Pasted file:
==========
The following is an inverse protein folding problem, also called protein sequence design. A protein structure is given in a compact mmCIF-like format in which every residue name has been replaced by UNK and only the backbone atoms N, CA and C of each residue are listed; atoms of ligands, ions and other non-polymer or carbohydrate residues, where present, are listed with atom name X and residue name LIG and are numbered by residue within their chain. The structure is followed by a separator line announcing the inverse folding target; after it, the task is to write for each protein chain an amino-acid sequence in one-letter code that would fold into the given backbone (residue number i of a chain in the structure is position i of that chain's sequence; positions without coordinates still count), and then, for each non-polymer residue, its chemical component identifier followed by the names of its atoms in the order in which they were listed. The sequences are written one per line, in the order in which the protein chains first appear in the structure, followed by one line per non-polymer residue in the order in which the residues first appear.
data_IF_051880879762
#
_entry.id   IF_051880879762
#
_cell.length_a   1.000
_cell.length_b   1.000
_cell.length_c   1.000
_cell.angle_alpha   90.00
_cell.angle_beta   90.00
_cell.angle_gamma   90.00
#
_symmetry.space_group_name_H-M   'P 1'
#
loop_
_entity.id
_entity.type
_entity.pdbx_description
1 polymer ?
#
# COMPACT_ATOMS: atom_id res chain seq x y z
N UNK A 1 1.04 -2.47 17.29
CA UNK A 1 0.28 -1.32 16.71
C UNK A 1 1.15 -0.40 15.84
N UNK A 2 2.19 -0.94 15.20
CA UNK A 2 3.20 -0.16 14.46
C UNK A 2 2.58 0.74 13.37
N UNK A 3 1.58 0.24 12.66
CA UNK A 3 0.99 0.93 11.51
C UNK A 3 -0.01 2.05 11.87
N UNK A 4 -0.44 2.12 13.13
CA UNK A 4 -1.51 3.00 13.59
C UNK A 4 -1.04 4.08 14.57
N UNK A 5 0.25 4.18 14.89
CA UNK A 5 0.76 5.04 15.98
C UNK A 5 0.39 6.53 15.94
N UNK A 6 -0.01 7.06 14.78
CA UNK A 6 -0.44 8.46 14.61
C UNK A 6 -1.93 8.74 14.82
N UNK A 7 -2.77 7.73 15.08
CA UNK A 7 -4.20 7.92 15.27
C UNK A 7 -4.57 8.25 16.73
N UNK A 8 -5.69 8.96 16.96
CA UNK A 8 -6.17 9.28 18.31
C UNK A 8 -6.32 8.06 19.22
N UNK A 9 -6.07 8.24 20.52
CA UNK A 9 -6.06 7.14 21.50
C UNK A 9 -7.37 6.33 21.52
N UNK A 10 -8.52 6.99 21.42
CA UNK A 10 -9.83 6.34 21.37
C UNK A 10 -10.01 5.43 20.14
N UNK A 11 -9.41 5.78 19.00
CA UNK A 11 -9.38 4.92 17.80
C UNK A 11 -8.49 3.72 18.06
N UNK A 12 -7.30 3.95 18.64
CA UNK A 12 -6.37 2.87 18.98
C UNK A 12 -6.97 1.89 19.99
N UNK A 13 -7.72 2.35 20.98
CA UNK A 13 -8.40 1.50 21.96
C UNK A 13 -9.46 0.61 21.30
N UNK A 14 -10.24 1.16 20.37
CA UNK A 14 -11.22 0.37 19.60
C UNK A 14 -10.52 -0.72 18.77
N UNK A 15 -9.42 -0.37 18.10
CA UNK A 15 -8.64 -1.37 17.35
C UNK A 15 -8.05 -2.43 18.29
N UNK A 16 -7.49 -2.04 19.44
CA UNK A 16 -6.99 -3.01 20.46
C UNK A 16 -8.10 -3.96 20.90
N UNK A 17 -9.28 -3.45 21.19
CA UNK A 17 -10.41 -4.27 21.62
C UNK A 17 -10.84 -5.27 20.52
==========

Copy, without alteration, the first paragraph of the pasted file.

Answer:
The following is an inverse protein folding problem, also called protein sequence design. A protein structure is given in a compact mmCIF-like format in which every residue name has been replaced by UNK and only the backbone atoms N, CA and C of each residue are listed; atoms of ligands, ions and other non-polymer or carbohydrate residues, where present, are listed with atom name X and residue name LIG and are numbered by residue within their chain. The structure is followed by a separator line announcing the inverse folding target; after it, the task is to write for each protein chain an amino-acid sequence in one-letter code that would fold into the given backbone (residue number i of a chain in the structure is position i of that chain's sequence; positions without coordinates still count), and then, for each non-polymer residue, its chemical component identifier followed by the names of its atoms in the order in which they were listed. The sequences are written one per line, in the order in which the protein chains first appear in the structure, followed by one line per non-polymer residue in the order in which the residues first appear.